Someone asked me how my blog and newspaper column came to be titled "Bleachers Brew". It's like this, it's an amalgam of sorts of two things: The bleachers area in the stadium/arena where I used to sit when I would watch baseball, football, and basketball games and Miles Davis' great jazz album Bitches Brew. That's how it got culled together. I originally planned on calling it "The View from the Big Chair" that is a nod to Tears For Fear's second album, Songs from the Big Chair. So there.

Monday, August 15, 2016

Setting the record straight: Schooling Phelps

Setting the record straight: Schooling Phelps
by rick olivares

You know I am truly happy for Joseph Schooling that he won an Olympic gold medal in the 100-meter butterfly event and set an Olympic record. And am also truly happy for Singapore! Their commitment to sports excellence especially in the last few years is truly admirable and this should further galvanize them

Sure Michael Phelps came in second, but I think people cannot see the forest for the trees as they make a big fuss about Phelps "losing". 

First of all, Schooling was tops in the heats, the semis, and the finals. ALL THE WAY. After all, the 100-meter butterfly was his specialty.

Second, Phelps was second in the heats to Schooling, second to Hungarian Laszlo Cseh in the semis, and once more second to Schooling in the finals. 

So, in short, Phelps, wasn't the best although people think that by virtue of being Michael Phelps he was unbeatable.

If you watched the London Games then you would know that South African Chad le Clos also beat Phelps in the 200-meter butterfly event (and not the 100-meter where Schooling emerged victorious in 2016). In that 200-meter butterfly event, Phelps came in fifth in the heats and fourth in the semi-finals.

All throughout, Le Clos finished ahead of Phelps in every stage so how was Phelps the favorite? Sure, he could summon a Hurculean effort and win it. Yes, it is possible but that isn’t painting an accurate picture. We all know the American finished second in London.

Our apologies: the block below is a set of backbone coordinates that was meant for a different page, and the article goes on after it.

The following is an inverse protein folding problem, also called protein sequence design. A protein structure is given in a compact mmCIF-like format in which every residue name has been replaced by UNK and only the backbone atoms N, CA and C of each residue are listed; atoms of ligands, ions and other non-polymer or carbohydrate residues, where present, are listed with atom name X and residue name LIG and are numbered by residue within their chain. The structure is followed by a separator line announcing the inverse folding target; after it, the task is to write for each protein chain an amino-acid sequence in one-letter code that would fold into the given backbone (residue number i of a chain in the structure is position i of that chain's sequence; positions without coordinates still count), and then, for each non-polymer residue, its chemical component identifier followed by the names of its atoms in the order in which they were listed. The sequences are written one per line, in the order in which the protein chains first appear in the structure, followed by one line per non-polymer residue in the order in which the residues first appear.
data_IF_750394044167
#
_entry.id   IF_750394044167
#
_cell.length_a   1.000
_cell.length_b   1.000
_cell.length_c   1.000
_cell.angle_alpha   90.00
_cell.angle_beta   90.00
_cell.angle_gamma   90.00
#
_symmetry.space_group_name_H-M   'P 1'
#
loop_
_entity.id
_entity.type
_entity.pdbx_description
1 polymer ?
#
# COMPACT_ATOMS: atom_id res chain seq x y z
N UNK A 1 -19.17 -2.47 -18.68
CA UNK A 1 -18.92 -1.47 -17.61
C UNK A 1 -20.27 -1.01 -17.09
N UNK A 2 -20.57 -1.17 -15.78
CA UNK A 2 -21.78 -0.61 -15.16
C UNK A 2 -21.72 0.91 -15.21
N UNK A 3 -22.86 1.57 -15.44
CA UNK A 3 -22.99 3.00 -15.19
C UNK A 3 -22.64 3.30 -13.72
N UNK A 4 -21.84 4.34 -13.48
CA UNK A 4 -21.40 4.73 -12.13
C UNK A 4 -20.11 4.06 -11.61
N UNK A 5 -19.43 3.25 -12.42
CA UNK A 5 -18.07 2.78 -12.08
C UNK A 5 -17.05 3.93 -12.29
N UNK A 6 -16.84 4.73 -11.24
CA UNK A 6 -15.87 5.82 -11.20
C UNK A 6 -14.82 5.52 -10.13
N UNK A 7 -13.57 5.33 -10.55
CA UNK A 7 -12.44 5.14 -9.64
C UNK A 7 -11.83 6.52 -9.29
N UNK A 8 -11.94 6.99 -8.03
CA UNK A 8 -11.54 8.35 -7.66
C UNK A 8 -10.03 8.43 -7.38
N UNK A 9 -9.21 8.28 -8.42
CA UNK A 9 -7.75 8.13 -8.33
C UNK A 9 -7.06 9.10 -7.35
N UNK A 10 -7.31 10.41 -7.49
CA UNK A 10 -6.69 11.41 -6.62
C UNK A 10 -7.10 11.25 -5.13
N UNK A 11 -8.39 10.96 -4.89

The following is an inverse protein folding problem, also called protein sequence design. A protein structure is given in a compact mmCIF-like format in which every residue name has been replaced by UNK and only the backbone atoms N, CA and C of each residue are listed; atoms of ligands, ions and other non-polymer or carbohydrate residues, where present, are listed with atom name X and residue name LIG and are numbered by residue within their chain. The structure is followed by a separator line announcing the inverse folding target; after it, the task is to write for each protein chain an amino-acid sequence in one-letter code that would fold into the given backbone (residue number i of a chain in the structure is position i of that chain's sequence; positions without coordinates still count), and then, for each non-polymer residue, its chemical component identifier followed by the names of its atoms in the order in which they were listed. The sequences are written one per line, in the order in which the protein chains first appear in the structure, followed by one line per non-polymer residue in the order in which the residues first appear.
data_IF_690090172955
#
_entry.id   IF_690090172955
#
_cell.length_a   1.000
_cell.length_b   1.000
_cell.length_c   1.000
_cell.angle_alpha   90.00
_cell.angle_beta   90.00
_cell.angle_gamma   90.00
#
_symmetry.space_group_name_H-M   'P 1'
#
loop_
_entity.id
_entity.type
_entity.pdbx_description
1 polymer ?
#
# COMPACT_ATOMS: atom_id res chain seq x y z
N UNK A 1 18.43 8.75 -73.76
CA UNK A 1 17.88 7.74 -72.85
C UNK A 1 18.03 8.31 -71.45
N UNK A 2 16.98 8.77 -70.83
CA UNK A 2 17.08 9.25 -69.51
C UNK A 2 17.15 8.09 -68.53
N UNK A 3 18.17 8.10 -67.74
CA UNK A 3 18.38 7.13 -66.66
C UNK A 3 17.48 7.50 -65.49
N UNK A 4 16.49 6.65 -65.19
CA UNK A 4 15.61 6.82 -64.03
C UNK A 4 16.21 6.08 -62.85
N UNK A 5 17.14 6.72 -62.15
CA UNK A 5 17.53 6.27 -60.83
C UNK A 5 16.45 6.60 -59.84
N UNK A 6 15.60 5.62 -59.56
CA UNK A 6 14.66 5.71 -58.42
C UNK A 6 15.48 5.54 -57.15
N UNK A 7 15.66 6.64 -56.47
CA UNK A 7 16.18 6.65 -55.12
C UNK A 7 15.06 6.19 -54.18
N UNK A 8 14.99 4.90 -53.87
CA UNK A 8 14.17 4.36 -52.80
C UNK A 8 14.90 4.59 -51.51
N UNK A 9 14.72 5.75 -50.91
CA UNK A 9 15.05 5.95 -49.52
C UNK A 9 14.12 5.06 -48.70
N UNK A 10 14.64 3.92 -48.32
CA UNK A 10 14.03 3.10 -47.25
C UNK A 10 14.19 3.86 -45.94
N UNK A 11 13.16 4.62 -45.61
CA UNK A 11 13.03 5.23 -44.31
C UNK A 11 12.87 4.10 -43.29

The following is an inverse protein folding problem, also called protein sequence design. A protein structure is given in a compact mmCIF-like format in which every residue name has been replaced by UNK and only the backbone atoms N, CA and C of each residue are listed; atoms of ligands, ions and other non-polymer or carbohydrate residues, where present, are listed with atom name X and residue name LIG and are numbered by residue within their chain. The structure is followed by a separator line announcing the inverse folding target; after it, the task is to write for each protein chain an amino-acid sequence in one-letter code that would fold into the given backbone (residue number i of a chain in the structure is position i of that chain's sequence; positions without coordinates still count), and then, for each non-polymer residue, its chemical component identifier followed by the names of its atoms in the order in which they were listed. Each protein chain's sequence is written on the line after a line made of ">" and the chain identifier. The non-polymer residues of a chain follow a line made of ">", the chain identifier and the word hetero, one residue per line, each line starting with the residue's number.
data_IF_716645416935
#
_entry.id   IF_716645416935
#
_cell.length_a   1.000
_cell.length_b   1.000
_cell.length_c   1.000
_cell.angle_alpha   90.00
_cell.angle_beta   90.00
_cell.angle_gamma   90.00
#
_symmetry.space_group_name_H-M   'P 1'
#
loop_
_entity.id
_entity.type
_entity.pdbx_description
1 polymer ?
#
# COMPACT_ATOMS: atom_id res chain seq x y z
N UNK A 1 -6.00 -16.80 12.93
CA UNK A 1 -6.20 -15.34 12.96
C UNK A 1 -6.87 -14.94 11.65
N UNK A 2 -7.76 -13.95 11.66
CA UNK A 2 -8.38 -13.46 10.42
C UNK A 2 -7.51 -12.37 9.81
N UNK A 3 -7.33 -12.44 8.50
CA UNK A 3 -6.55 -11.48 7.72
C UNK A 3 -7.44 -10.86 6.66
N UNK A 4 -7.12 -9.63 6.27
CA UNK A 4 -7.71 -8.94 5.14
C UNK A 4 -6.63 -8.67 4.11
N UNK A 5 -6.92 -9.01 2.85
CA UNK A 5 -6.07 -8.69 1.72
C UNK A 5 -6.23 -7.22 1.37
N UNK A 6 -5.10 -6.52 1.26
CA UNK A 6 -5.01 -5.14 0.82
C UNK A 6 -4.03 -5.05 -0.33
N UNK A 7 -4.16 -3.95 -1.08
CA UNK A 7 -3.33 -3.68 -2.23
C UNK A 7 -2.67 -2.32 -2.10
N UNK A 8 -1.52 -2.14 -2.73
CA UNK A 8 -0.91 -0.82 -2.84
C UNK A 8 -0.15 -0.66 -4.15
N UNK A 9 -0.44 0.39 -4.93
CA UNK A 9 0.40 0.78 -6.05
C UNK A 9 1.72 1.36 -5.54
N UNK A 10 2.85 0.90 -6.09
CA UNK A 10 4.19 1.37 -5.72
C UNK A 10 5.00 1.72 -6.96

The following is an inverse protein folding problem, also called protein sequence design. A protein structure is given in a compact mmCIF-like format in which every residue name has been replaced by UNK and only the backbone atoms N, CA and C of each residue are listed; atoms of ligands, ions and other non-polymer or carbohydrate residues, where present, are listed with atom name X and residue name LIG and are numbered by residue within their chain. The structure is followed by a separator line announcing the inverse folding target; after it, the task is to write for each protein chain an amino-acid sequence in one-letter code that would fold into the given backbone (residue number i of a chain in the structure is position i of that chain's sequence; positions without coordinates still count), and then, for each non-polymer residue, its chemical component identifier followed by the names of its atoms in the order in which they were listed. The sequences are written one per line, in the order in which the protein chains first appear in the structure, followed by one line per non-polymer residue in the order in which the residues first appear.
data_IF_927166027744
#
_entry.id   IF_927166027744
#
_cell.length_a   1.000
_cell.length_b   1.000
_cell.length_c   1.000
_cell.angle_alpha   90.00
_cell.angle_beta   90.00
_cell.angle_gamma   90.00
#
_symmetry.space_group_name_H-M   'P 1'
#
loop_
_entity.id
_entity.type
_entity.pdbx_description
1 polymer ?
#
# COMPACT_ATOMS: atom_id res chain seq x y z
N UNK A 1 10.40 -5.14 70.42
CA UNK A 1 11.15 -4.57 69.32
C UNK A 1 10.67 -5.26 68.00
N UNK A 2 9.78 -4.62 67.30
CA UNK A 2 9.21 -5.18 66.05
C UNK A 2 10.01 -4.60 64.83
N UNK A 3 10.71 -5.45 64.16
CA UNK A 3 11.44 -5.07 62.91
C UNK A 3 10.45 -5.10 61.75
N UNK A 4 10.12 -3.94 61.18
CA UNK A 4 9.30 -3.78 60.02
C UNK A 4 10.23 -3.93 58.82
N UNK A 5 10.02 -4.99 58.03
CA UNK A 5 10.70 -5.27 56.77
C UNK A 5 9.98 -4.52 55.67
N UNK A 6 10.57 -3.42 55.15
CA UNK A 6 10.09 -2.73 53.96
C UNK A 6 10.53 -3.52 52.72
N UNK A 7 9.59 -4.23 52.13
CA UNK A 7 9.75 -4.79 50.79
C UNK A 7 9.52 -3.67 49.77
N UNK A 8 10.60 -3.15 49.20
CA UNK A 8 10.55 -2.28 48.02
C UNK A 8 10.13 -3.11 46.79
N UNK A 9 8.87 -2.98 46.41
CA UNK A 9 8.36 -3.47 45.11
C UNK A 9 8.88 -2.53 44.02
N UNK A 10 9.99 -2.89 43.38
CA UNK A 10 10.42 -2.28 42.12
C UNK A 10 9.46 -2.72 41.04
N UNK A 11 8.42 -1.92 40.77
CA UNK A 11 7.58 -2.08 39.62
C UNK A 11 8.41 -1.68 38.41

Four years later in Rio De Janeiro, more than anything, Phelps wanted to win the 200-meter butterfly. And he did in the process also gained his revenge while le Clos shockingly didn't podium at all. The South African also had a great story coming in as both his parents were battling cancer and their health greatly told on his emotional state.

And speaking of emotional state, what makes Phelps’ story even more absolutely fascinating is his fall from grace following the London Olympics — getting caught smoking pot and driving under the influence of alcohol and thereby getting suspended by the American swimming association, his dalliances with other women despite being in a relationship, and the emotional burden he carried through the years because of his parents’ divorce.

Competing in Rio could have been disastrous for Phelps and even his coach tried to dissuade him. Well, the rest is history now as we know it with the American winning five more gold medals and one more silver; the last at the expense of Joseph Schooling’s great swim.

As for the Singaporean, he also entered the 100-meter freestyle event where he finished sixth in the heats and eighth in the semifinals. Now if he won that too considering how he did in the previous rounds that would worth really crowing about.

What should have been reported heading into the 200-meter finals was, “Can Phelps win this event?” or “Believe it or not, Phelps isn’t favored to win”. Now that would have made it even more worth talking and reading about. Furthermore, it would have introduced Schooling to the world at large instead of “coming out of nowhere” to win.

Sure, “Schooling schools Phelps” makes for nice copy and an interesting read. He should rightly be celebrated. But there’s a sin of omission to the reportage that does not exactly tell the whole story.

Just thought I'd clear it up. Nevertheless, congrats to Joseph Schooling and Michael Phelps. Both came away from Rio with memorable and golden stories and memories. 

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